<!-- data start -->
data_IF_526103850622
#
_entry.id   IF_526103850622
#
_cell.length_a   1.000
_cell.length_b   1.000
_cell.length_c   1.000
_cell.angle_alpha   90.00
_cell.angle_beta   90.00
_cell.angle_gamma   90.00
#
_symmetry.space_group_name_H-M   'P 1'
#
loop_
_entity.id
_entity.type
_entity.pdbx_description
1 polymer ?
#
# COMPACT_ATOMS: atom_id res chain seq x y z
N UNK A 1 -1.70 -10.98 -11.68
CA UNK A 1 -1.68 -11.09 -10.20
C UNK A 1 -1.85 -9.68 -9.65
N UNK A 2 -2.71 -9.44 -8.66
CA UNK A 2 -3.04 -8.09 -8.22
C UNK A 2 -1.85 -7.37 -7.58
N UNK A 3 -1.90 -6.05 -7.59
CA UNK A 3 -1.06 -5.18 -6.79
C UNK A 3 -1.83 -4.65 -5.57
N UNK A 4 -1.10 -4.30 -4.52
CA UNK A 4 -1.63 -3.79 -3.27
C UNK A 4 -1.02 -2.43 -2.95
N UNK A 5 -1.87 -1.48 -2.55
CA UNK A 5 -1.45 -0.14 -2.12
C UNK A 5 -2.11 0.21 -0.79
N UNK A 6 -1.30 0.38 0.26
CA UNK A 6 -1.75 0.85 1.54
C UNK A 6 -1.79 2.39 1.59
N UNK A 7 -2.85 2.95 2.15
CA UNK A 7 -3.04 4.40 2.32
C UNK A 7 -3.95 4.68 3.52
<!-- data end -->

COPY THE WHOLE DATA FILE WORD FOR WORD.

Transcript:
data_IF_526103850622
#
_entry.id   IF_526103850622
#
_cell.length_a   1.000
_cell.length_b   1.000
_cell.length_c   1.000
_cell.angle_alpha   90.00
_cell.angle_beta   90.00
_cell.angle_gamma   90.00
#
_symmetry.space_group_name_H-M   'P 1'
#
loop_
_entity.id
_entity.type
_entity.pdbx_description
1 polymer ?
#
# COMPACT_ATOMS: atom_id res chain seq x y z
N UNK A 1 -1.70 -10.98 -11.68
CA UNK A 1 -1.68 -11.09 -10.20
C UNK A 1 -1.85 -9.68 -9.65
N UNK A 2 -2.71 -9.44 -8.66
CA UNK A 2 -3.04 -8.09 -8.22
C UNK A 2 -1.85 -7.37 -7.58
N UNK A 3 -1.90 -6.05 -7.59
CA UNK A 3 -1.06 -5.18 -6.79
C UNK A 3 -1.83 -4.65 -5.57
N UNK A 4 -1.10 -4.30 -4.52
CA UNK A 4 -1.63 -3.79 -3.27
C UNK A 4 -1.02 -2.43 -2.95
N UNK A 5 -1.87 -1.48 -2.55
CA UNK A 5 -1.45 -0.14 -2.12
C UNK A 5 -2.11 0.21 -0.79
N UNK A 6 -1.30 0.38 0.26
CA UNK A 6 -1.75 0.85 1.54
C UNK A 6 -1.79 2.39 1.59
N UNK A 7 -2.85 2.95 2.15
CA UNK A 7 -3.04 4.40 2.32
C UNK A 7 -3.95 4.68 3.52